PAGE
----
Europa Rex is the sophomore album from the shadowy martial industrial project Legionarii, succeeding their proper debut Iron Legion and preceding their third and, to date, final album, Disciples of the State. It was released in 2012 by the Polish Rage in Eden imprint, which was formerly known as War Office Propaganda.
Legionarii looks to be an elusive band. The project was formed in 2011 with their earliest offering being the two-track digital EP The New Era in September of that year. Their last album, Disciples of the State, was released in June of 2013, giving Legionarii barely two years of activity of albums and appearances on split releases. Neither their website nor their Facebook page has had any form of update since the tail end of 2013 and neither locations are forthright with information about the project proper (in fact, the Facebook profile only has two posts to speak of).
This has all the hallmarks of a band that arrived, released as much material as possible, and quietly exited the scene. The proverb is that the flame that burns twice as bright burns twice as quickly. If the music on Europa Rex is any indication, then Legionarii definitely burned fast, but it certainly wasn’t bright.
Per the band’s website, Europa Rex is a concept album that is “trying to invoke the feelings of dark and cold Europe torn by wars for one ultimate rule of the mothercontinent” while trying to “provide the feelings of glory in the times of despair.” The liner notes for the album describe the thematic aim to “revive Europe and bring back its glory” by “restoring the old values that once brought Europe to its splendorous gleam.” Legionarii sets to task restoring this “splendorous glory” by creating an album that’s entirely composed of forty-three minutes of Third Reich speech samples and crowd cheers that are glued together by mediocre martial music.
Martial industrial and Third Reich audio sampling is a formula that has been done to death for decades. While adhering to the blueprint should yield at least average results of consumable martial music, Legionarii simply fails to accomplish even this standard. Europa Rex lacks the orchestral vibrancy that is present in Von Thronstahl’s Imperium Internum and lacks the pulsing bombastic percussion of In Slaughter Natives’ Resurrection. The closest sound it seeks to emulate is that of Wappenbund, but it disappoints by not achieving the same level of industrial-rhythm. The music on Europa Rex seems like patchwork and is certainly not cohesive. There’s no underlying rhythm nor musical bridges or transitions, and it is repetitive without concern for being memorable. Some tracks lack direction, illuminating moments when the artist seems to have not quite known how to fade out or taper off an ending passage, instead opting to abruptly end it.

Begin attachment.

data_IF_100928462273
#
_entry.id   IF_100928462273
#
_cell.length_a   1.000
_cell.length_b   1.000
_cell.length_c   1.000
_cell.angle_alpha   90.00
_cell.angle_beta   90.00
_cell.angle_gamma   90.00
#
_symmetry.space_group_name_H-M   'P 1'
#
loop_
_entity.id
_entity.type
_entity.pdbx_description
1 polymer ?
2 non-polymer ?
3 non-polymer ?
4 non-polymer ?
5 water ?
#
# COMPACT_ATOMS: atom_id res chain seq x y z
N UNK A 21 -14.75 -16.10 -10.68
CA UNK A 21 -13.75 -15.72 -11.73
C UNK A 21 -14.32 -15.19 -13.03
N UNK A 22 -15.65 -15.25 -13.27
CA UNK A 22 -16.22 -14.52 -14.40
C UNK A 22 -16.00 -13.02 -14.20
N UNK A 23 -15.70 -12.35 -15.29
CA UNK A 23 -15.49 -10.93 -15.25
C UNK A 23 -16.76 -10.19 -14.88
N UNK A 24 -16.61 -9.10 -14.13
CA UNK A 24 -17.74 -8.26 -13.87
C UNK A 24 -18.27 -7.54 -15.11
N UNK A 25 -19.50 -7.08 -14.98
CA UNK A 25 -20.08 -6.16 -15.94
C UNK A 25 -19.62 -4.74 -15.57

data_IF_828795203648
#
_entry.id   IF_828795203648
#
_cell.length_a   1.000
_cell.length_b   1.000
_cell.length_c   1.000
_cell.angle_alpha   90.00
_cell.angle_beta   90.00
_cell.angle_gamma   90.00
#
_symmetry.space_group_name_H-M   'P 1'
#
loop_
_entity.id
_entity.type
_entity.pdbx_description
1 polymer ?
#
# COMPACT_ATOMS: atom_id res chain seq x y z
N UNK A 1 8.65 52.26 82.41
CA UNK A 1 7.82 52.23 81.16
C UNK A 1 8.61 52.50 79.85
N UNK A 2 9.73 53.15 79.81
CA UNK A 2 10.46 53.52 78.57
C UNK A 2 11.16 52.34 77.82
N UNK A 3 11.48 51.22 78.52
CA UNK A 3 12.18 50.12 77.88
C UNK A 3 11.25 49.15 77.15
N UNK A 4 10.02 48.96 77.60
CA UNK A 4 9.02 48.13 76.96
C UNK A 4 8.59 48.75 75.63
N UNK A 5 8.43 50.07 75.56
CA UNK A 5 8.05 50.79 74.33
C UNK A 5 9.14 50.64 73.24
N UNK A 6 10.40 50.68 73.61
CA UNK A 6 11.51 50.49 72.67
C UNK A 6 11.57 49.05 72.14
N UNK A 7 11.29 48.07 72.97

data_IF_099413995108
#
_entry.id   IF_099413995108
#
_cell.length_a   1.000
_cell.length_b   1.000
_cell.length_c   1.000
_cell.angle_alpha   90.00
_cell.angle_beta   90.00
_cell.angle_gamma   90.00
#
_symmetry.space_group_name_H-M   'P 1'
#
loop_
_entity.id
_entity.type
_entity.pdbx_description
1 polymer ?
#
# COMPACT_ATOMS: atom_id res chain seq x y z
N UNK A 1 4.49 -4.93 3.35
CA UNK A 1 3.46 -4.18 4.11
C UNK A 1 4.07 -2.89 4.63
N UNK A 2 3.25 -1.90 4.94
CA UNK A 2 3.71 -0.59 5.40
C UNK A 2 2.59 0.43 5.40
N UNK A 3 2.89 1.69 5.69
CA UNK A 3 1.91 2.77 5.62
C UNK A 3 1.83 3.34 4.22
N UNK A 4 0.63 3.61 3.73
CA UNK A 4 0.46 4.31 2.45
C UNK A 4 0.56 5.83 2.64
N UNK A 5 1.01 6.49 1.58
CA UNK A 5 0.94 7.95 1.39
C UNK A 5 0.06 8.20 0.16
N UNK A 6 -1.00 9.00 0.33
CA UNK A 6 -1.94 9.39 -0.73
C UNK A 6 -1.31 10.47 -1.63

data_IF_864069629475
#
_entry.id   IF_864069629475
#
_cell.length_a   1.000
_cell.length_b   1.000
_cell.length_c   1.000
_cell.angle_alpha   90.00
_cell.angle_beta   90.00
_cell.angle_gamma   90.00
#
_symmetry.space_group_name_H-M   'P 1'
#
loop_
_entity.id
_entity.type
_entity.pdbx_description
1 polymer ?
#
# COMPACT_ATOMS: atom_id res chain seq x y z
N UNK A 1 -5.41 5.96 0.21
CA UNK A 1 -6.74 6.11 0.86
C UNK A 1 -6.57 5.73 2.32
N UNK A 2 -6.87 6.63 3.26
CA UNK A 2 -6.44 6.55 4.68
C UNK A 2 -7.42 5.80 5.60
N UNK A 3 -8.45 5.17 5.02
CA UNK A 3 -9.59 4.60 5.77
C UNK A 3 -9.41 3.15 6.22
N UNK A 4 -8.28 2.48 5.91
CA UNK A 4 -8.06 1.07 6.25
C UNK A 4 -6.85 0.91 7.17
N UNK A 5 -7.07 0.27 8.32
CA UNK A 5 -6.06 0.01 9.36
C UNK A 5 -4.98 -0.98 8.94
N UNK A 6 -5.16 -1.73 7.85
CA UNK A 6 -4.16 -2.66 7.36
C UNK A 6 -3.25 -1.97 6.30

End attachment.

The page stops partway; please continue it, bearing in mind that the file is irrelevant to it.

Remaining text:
Creating an album where all of the content is achieved via Third Reich samples was already masterfully done by Dernière Volonté on Obeir Et Mourir. While that album does an excellent job at pairing ambient-martial music to many different World War II samples (not just from Germany), Europa Rex lacks this meaningful usage. The music only fits the samples insofar as they are of a martial nature; it doesn’t go the extra step to actually compliment the samples. Another way to put it is that it’s absolutely generic, synthetic drumming with German speeches. No more, no less. There’s no bombastic moments to make your hair stand on end, and no memorable instances in the album to merit anything more than background music.
The packaging of the album is about as vanilla as the music: Roman statues in front of Roman buildings. It’s a visual cue that’s been on various military pop and neofolk albums for decades, and for this instance, it’s another face in the crowd.
Europa Rex is not an average album. It’s below average. It has committed one of the worst crimes for martial music: it’s boring and unmemorable. Martial music should accomplish something, from being challenging or controversial, to harnessing that attractive element of authority that the scene responds well too. Legionarii doesn’t do any of these. It’s a shame, that after years of prior influential and iconic bands laying the groundwork, that an album as bare-bones as this was even realized. With Europa Rex, Legionarii looked to its mentors and its predecessors and proceeded to disregard all of the knowledge that was imparted upon it.
01) The New Era
02) Power in Our Hands
03) Europa Rex
04) Stahlpakt / Black Sun March
05) Iron Will
06) Total Propaganda
07) Blood Drawn